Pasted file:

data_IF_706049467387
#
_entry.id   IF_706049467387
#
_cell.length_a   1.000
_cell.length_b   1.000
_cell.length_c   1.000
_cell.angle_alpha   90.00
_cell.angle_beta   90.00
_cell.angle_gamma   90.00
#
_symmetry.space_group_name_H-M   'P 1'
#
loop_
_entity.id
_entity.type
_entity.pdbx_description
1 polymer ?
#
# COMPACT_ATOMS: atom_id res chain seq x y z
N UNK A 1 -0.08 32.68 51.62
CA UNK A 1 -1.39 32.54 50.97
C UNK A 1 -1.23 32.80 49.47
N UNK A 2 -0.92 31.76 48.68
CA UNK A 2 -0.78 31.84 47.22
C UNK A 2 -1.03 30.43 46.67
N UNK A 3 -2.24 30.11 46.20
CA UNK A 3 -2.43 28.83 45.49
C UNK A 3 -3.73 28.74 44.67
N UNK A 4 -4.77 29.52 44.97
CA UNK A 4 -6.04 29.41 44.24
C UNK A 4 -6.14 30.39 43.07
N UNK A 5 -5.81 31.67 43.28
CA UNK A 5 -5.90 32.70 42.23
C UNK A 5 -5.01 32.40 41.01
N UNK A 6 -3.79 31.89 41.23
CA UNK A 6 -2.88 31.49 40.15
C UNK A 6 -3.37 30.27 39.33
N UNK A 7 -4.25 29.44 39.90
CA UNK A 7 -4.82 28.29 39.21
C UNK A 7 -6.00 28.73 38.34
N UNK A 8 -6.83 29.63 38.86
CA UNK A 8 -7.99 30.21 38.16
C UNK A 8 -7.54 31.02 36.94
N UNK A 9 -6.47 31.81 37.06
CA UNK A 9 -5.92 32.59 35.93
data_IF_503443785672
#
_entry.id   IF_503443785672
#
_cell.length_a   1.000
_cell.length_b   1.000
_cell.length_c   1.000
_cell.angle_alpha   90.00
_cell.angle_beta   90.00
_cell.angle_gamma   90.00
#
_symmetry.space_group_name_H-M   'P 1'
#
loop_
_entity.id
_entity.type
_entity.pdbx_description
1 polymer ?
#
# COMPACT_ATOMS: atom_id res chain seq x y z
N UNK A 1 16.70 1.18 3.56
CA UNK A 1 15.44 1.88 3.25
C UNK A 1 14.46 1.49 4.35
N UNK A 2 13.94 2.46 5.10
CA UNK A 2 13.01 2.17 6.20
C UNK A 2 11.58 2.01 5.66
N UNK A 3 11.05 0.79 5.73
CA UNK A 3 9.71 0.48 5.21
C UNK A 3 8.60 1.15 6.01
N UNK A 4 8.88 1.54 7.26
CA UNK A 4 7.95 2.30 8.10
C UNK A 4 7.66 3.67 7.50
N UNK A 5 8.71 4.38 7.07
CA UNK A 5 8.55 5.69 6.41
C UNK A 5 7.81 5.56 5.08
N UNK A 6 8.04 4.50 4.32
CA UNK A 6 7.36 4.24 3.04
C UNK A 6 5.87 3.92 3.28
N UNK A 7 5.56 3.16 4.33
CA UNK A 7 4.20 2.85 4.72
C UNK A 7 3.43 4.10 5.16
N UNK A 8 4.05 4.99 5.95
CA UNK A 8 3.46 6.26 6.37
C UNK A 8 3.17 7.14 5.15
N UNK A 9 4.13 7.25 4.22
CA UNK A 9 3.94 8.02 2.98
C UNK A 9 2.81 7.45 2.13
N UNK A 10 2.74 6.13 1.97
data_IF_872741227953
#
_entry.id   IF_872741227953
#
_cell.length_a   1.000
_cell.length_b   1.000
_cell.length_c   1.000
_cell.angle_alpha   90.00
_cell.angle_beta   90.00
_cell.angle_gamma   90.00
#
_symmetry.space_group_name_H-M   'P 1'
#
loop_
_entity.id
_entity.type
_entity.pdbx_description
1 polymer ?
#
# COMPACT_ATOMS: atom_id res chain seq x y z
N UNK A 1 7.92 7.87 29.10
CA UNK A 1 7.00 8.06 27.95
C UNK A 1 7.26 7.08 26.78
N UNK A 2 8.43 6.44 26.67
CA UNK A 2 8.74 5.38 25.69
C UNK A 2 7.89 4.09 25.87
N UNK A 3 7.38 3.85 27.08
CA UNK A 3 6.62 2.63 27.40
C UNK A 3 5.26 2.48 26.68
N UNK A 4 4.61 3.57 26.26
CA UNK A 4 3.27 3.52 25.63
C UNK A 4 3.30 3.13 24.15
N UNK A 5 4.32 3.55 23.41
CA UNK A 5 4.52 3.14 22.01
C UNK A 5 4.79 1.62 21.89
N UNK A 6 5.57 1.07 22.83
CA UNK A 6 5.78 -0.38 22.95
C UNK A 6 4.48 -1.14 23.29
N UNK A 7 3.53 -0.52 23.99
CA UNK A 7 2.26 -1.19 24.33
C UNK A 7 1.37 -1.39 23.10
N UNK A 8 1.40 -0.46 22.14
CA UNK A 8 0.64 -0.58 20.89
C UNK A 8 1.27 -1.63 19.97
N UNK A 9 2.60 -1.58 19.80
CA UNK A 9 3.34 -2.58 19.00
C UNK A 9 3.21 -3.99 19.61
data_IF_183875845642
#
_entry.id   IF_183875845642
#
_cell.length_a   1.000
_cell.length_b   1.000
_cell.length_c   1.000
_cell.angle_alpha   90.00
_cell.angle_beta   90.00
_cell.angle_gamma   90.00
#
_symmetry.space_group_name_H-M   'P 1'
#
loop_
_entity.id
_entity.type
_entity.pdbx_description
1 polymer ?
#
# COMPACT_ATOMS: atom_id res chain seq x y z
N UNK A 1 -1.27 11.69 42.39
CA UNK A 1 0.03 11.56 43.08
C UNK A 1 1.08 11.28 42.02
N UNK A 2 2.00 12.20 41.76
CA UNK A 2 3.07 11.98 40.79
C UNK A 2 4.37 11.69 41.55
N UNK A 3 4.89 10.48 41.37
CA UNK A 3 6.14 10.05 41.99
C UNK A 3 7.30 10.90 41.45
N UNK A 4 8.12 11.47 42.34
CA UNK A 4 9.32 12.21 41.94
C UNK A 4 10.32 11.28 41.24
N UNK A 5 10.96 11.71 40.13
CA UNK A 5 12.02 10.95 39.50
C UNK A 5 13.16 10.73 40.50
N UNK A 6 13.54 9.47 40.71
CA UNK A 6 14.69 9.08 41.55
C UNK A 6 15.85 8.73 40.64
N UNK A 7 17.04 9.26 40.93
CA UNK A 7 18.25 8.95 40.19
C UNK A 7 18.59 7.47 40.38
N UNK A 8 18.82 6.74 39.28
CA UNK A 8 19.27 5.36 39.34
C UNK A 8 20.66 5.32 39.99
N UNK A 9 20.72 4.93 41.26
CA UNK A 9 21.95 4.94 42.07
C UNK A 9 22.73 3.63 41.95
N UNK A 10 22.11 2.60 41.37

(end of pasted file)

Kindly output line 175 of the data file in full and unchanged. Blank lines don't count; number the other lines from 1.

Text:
CA UNK A 5 12.02 10.95 39.50